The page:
Music plays a central role in the Episcopal worship service, from the singing of hymns, Psalms and portions of the service to the presentation of anthems and other musical compositions. In the Episcopal church, music, both sung and heard, is an opportunity to glorify God and better appreciate and understand God’s gifts. Singing together connects a congregation in a powerful way, and music always serves to illuminate a text in ways speaking or reading may not.
The Choirs of St. Andrew's
One of the central aspects of Episcopal worship is the presence of a choir, named after the Quire (pronounced “choir”), the section of the church in which the choir typically sits. At St. Andrew’s, our choirs are made up of children and adults with a wide range of musical backgrounds and experiences, but with a similar passion for using the gift of music to enhance liturgy. All choirs are open to anyone who wishes to better use their voice and better understand music and liturgy. No experience is required, just an ability to commit to regular attendance at rehearsals and on Sundays.
The St. Andrew's Choir
The St. Andrew’s choir rehearses Wednesday nights from 7 to 8:30 PM in St. Andrew's House and Sunday mornings at 9:30 AM. The choir sings a variety of repertoire: ancient plainchant, Renaissance polyphony, Anglican cathedral music, modern music, spirituals and folk music, and most things in-between! Choir rehearsals consist of not only preparing music for services but also learning musical and vocal skills such as breathing, diction, music reading and musicianship. The choir also helps lead worship at a variety of other services during the year such as Christmas Eve and the many different services during Holy Week.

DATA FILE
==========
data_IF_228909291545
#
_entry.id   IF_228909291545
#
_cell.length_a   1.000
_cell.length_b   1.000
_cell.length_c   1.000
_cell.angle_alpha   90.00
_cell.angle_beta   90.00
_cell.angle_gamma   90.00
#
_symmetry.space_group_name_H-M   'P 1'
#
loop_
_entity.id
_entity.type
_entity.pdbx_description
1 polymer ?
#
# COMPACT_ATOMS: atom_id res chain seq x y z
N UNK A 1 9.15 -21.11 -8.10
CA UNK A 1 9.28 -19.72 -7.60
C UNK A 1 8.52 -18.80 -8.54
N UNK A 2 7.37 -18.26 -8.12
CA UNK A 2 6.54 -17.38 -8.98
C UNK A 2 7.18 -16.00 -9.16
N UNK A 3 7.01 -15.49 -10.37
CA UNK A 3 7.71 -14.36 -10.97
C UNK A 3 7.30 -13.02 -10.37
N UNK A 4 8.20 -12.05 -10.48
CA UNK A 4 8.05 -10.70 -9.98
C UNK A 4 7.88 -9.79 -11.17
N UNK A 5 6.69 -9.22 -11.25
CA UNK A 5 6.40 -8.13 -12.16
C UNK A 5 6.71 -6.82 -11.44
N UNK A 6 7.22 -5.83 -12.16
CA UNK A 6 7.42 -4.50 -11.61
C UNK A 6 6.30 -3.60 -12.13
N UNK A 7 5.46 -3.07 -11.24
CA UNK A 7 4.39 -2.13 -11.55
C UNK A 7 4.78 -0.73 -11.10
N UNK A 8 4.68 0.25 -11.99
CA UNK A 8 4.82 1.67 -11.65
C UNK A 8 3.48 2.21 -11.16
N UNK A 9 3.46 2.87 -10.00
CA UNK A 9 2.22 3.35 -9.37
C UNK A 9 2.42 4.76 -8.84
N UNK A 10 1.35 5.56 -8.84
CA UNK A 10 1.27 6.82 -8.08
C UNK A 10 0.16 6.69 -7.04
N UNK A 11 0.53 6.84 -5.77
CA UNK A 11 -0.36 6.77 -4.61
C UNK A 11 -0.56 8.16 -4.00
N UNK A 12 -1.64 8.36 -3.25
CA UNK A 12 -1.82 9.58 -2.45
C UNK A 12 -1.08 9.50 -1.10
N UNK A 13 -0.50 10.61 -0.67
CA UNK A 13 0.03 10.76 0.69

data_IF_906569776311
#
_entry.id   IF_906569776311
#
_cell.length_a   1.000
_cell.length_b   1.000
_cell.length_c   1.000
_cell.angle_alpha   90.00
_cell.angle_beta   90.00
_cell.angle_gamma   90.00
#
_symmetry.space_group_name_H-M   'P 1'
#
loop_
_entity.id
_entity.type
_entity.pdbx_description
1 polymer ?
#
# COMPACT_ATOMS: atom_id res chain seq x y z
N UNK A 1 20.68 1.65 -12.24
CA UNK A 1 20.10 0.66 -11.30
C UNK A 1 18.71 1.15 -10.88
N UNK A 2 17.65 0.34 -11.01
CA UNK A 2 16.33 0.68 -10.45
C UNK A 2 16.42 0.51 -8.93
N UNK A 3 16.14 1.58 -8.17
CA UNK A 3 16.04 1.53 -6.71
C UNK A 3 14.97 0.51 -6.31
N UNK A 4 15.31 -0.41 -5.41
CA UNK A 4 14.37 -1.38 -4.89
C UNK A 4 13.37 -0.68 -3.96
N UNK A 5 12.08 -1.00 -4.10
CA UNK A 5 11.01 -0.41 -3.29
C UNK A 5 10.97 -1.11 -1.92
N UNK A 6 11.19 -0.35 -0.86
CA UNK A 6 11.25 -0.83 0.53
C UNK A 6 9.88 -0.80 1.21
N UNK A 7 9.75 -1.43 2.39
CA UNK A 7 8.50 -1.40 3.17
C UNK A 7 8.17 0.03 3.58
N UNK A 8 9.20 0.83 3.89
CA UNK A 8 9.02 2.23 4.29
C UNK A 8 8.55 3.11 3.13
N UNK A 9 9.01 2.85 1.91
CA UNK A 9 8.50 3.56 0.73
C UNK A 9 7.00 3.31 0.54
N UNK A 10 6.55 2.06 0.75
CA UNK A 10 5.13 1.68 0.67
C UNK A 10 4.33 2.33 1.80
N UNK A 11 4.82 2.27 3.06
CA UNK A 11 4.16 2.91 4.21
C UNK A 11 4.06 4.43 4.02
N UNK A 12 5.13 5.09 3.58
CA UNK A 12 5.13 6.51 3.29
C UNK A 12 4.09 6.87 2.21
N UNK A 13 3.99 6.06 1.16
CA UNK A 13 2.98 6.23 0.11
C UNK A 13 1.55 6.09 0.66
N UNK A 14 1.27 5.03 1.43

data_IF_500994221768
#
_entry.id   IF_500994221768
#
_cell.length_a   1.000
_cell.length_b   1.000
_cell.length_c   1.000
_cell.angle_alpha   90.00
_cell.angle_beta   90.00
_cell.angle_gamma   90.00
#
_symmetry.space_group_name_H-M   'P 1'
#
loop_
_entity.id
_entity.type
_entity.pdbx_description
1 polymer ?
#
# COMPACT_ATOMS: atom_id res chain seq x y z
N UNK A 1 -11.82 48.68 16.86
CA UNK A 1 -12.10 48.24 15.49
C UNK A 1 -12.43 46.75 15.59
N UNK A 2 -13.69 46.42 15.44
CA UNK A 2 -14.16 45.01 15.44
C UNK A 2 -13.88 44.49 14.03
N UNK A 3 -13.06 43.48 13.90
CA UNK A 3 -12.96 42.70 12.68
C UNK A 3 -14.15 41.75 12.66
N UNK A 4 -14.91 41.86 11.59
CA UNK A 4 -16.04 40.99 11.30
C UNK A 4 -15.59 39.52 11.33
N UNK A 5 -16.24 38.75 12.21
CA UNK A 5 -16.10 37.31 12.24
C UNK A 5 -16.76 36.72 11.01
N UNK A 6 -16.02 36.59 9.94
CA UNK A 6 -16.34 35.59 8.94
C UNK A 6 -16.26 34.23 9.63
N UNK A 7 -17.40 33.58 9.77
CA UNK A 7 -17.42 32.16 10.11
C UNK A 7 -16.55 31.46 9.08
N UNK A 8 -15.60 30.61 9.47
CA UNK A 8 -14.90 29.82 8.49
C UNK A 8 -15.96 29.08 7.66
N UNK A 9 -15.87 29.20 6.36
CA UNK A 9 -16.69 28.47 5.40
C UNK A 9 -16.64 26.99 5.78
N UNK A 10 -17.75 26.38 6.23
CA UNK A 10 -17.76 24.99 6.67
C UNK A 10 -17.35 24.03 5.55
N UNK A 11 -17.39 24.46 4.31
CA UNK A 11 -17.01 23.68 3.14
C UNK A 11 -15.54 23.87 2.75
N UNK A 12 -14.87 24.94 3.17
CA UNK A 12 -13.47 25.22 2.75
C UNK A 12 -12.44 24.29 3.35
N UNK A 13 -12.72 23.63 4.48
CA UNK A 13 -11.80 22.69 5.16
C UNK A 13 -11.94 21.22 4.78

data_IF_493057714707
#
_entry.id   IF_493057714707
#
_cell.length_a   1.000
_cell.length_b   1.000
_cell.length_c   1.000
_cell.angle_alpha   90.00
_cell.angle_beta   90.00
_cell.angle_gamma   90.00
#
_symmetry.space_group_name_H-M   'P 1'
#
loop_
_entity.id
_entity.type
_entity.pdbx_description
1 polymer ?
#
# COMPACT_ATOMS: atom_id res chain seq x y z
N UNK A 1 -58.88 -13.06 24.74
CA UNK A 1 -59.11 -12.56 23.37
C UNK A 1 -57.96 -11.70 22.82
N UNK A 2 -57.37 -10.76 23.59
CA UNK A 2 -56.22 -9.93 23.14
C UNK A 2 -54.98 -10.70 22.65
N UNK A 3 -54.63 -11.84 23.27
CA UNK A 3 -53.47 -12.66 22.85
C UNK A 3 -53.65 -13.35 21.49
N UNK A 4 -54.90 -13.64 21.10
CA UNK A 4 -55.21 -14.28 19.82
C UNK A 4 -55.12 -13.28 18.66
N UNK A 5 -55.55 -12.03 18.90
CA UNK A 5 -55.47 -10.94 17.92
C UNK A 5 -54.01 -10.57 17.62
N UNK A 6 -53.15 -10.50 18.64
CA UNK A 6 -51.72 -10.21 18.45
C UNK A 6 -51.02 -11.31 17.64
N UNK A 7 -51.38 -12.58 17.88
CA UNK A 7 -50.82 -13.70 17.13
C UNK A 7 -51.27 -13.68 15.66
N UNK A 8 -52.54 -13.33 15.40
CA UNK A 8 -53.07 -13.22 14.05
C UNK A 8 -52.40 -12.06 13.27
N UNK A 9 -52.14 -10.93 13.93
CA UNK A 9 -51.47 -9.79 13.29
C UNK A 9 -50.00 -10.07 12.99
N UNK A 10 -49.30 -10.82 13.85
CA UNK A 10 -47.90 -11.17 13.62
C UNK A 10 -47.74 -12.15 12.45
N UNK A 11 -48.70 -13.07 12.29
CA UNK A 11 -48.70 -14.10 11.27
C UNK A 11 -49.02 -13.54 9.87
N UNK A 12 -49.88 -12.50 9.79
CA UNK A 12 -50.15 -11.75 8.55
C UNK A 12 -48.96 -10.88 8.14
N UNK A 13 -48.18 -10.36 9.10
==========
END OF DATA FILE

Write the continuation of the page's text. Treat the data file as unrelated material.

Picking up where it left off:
The Choristers Choir
Choristers Choir is for children in first grade through middle school and welcomes girls and boys with unchanged voices. Rehearsals are held on Tuesday evenings from 5:30 PM to 6:30 PM in St. Andrew's House. Utilizing the Royal School of Church Music's Voice for Life curriculum, Choristers learn healthy vocal technique, aural skills, music theory and music history while gaining a deeper understanding of Episcopal liturgy and belief. Choristers sing in church approximately once a month and provide music and liturgical leadership on Christmas Eve and during Holy Week.